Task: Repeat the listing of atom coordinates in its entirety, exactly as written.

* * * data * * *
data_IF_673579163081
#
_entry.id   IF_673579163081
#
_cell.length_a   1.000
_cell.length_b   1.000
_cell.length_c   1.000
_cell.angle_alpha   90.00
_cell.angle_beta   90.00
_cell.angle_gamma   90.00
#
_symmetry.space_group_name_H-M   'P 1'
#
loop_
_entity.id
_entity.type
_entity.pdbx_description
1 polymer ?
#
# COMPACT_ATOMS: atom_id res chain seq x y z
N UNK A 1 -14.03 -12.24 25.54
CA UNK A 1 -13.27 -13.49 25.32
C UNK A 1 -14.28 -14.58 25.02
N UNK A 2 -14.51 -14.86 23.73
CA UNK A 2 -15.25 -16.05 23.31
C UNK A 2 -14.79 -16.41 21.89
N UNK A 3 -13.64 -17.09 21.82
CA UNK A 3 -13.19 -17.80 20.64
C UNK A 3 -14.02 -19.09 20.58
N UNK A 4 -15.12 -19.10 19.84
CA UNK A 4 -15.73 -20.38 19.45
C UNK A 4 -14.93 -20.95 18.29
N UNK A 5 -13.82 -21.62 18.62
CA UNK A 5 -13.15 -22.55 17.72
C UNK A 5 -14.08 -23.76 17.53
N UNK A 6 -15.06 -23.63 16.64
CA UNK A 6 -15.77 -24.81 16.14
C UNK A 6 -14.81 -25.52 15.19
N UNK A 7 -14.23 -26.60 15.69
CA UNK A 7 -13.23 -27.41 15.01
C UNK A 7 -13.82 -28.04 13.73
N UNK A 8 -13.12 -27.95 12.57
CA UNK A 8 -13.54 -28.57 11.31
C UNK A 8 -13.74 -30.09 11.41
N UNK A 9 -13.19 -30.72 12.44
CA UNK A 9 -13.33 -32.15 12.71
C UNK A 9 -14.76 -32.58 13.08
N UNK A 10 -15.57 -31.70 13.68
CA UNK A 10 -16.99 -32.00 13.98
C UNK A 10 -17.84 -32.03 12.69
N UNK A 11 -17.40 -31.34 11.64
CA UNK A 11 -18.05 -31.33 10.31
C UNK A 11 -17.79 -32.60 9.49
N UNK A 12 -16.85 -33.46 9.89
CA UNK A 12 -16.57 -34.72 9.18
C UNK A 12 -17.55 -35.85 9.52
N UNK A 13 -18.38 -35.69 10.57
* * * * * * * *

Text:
data_IF_673579163081
#
_entry.id   IF_673579163081
#
_cell.length_a   1.000
_cell.length_b   1.000
_cell.length_c   1.000
_cell.angle_alpha   90.00
_cell.angle_beta   90.00
_cell.angle_gamma   90.00
#
_symmetry.space_group_name_H-M   'P 1'
#
loop_
_entity.id
_entity.type
_entity.pdbx_description
1 polymer ?
#
# COMPACT_ATOMS: atom_id res chain seq x y z
N UNK A 1 -14.03 -12.24 25.54
CA UNK A 1 -13.27 -13.49 25.32
C UNK A 1 -14.28 -14.58 25.02
N UNK A 2 -14.51 -14.86 23.73
CA UNK A 2 -15.25 -16.05 23.31
C UNK A 2 -14.79 -16.41 21.89
N UNK A 3 -13.64 -17.09 21.82
CA UNK A 3 -13.19 -17.80 20.64
C UNK A 3 -14.02 -19.09 20.58
N UNK A 4 -15.12 -19.10 19.84
CA UNK A 4 -15.73 -20.38 19.45
C UNK A 4 -14.93 -20.95 18.29
N UNK A 5 -13.82 -21.62 18.62
CA UNK A 5 -13.15 -22.55 17.72
C UNK A 5 -14.08 -23.76 17.53
N UNK A 6 -15.06 -23.63 16.64
CA UNK A 6 -15.77 -24.81 16.14
C UNK A 6 -14.81 -25.52 15.19
N UNK A 7 -14.23 -26.60 15.69
CA UNK A 7 -13.23 -27.41 15.01
C UNK A 7 -13.82 -28.04 13.73
N UNK A 8 -13.12 -27.95 12.57
CA UNK A 8 -13.54 -28.57 11.31
C UNK A 8 -13.74 -30.09 11.41
N UNK A 9 -13.19 -30.72 12.44
CA UNK A 9 -13.33 -32.15 12.71
C UNK A 9 -14.76 -32.58 13.08
N UNK A 10 -15.57 -31.70 13.68
CA UNK A 10 -16.99 -32.00 13.98
C UNK A 10 -17.84 -32.03 12.69
N UNK A 11 -17.40 -31.34 11.64
CA UNK A 11 -18.05 -31.33 10.31
C UNK A 11 -17.79 -32.60 9.49
N UNK A 12 -16.85 -33.46 9.89
CA UNK A 12 -16.57 -34.72 9.18
C UNK A 12 -17.55 -35.85 9.52
N UNK A 13 -18.38 -35.69 10.57